No angry, ranty response about a specific piece of work should start without showing the original source, so here it is, by author Marion Shoard. Her piece starts on page six, but there’s an insightful introduction about Marion on pages four and five too, also worth reading.
After a look at her web site (here) it’s clear to see Marion has worked tirelessly researching, highlighting and combating rural countryside issues, in addition she’s also published a book on caring for the elderly, based on personal experiences of her own which I find extremely admirable.
Going back to the article in question though, I find myself categorically disagreeing with pretty much all of it. The wonderful thing about having an opinion is that it’s fine to agree and disagree, but unfortunately some choice quotes have really riled me, and I’m feeling quite defensive, but I’ll try to be a rational as possible.
Apparently, our enjoyment of the countryside is being threatened by something “more profound and insidious” than farmers finding the balance between food production and environmental improvements. This problem is in fact our attitude, which I am told is causing both social and environmental damage.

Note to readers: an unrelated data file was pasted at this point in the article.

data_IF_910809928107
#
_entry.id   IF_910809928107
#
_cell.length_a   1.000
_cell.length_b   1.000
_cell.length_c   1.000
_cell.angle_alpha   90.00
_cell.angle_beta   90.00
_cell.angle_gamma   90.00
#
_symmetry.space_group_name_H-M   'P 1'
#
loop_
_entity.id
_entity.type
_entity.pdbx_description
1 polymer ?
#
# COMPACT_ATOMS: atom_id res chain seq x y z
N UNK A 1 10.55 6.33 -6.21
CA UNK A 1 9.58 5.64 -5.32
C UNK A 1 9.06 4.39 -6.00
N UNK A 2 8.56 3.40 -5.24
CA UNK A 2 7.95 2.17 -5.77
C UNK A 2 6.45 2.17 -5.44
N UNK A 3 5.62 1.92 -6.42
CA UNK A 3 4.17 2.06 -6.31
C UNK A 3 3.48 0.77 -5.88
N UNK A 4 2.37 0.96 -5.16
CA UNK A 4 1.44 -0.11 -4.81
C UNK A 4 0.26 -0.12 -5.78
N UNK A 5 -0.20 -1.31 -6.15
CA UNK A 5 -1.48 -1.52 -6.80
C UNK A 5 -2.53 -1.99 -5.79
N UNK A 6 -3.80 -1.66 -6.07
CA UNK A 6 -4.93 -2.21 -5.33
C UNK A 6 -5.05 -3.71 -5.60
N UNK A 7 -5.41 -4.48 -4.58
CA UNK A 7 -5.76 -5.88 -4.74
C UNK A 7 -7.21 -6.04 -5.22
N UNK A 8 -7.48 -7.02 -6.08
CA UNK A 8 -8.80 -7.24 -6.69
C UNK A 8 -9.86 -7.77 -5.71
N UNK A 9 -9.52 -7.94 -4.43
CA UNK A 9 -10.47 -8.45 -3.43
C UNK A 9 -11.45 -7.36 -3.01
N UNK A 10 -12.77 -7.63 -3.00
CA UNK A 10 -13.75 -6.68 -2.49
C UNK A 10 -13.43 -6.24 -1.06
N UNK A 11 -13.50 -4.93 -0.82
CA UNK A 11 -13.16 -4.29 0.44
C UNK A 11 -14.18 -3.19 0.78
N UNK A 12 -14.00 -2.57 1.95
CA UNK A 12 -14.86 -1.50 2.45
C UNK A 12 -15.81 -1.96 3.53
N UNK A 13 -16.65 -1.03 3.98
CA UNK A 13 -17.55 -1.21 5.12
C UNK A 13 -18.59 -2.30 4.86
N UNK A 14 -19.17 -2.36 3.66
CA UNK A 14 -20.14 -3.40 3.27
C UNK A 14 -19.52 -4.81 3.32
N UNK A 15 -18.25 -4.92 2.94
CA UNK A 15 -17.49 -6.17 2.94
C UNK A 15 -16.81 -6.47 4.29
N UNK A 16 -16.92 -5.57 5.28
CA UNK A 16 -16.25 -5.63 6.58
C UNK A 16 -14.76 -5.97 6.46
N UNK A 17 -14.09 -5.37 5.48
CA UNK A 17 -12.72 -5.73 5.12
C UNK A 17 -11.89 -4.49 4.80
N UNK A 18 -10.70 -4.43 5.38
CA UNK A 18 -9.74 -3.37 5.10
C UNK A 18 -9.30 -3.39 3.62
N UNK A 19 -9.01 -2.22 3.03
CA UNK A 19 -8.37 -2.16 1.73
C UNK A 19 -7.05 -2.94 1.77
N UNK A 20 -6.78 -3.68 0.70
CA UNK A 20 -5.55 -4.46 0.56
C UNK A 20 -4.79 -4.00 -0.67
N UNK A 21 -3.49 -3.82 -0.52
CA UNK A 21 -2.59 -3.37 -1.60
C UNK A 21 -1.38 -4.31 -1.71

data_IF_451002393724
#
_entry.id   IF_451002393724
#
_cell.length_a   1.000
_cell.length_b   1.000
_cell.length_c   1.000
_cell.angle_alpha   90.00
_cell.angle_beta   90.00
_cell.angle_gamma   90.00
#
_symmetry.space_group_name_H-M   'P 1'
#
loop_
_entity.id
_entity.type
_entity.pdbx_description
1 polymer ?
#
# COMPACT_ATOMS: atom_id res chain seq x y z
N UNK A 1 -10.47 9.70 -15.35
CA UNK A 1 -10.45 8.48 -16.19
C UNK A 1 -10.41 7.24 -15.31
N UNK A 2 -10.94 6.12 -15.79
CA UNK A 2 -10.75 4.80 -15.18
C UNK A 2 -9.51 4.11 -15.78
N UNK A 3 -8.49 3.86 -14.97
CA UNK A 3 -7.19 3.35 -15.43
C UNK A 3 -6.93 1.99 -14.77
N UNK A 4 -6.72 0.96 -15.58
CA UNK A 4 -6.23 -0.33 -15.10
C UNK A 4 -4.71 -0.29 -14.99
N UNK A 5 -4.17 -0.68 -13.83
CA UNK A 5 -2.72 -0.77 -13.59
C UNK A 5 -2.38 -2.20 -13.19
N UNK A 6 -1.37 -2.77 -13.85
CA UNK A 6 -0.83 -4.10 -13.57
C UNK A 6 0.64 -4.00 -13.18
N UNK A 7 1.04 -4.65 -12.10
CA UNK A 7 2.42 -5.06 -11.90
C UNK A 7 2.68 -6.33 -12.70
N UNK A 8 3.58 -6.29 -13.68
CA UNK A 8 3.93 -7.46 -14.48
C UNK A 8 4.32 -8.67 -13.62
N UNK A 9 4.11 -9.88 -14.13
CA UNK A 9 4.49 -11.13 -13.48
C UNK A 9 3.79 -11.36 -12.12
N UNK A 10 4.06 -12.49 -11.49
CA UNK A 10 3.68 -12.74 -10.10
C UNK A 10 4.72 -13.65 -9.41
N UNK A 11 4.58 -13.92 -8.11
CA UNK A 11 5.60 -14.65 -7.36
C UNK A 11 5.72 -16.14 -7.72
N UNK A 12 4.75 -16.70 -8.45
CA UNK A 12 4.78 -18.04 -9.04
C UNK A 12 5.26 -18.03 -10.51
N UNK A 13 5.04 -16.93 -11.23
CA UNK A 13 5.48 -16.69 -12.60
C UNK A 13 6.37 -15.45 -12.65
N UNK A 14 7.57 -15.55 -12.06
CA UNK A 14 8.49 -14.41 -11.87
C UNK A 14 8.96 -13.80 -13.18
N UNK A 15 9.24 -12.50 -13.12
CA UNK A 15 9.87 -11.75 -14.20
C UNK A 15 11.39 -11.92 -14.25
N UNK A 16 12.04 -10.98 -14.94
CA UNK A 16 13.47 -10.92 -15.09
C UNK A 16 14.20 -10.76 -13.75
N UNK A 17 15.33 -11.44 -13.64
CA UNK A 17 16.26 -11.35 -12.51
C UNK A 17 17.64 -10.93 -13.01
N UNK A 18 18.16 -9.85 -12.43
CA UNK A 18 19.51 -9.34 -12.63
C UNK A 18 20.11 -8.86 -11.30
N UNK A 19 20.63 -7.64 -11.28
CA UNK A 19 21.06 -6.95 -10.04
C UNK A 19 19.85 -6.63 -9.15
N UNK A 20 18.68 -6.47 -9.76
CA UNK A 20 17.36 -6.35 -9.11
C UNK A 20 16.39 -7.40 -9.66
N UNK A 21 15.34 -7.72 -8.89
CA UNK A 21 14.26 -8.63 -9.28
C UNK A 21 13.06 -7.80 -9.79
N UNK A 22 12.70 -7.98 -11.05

“When people go to the countryside, they no longer tend to wander around where the whim takes them.”
Marion’s proof that roaming around the countryside is no longer the done thing hinges on the declination in visits to British woods between 1994 and 2003, a decrease of 17 per cent.
However in 2001, an outbreak of foot and mouth caused enormous problems for the agricultural and tourist industries, particularly in Cumbria. One harrowing statistic is that around 80% of the livestock killed to try and contain the disease were in fact clean. The measures taken were extreme, with the public rights of way (which I believe Marion has been a key instigator in achieving) across the countryside being closed, undoubtedly affecting both levels of tourism and, most obviously, people’s tendency to “wander around where whim takes them”; under the restrictions in place during the foot and mouth crisis, Keswick was a ghost town.
People come here to walk on the hills and roam the countryside, so once access to the land had been prohibited, there was virtually no-one here. Apparently the most popular reason to come here is to “eat or drink out”, yet during foot and mouth eating and drinking out were still perfectly possible, but no-one was coming to do this. Local industry suffered massively with large redundancies throughout the area, something that wouldn’t happen if people were still coming simply for those two menial reasons. Keswick has streets upon streets of guest houses (or B&B’s – Bed and Breakfast) to accommodate the regular flood of tourists, but foot and mouth stopped virtually everyone in their tracks.